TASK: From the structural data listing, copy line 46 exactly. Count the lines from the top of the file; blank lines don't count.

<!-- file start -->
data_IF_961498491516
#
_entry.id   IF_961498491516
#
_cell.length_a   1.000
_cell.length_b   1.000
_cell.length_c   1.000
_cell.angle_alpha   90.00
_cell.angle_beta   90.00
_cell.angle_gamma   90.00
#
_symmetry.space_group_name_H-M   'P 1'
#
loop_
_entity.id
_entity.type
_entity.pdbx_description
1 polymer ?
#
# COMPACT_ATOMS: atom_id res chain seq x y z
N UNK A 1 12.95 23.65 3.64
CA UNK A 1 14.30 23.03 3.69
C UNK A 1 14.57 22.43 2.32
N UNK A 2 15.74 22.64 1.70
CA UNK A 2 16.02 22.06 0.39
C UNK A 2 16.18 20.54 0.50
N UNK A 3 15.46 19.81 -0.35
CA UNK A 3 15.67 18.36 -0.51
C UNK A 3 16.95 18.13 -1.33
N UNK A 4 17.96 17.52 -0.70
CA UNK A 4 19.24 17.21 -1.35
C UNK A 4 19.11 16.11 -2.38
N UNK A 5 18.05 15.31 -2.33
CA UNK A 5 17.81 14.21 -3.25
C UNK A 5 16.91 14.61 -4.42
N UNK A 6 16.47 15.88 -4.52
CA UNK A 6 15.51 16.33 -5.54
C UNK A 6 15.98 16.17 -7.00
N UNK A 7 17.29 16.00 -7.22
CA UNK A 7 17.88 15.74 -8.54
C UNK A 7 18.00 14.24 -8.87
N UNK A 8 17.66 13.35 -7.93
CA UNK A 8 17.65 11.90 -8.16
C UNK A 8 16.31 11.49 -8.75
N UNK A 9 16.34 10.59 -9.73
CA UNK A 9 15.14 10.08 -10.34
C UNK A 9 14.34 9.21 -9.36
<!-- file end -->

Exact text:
CA UNK A 9 15.14 10.08 -10.34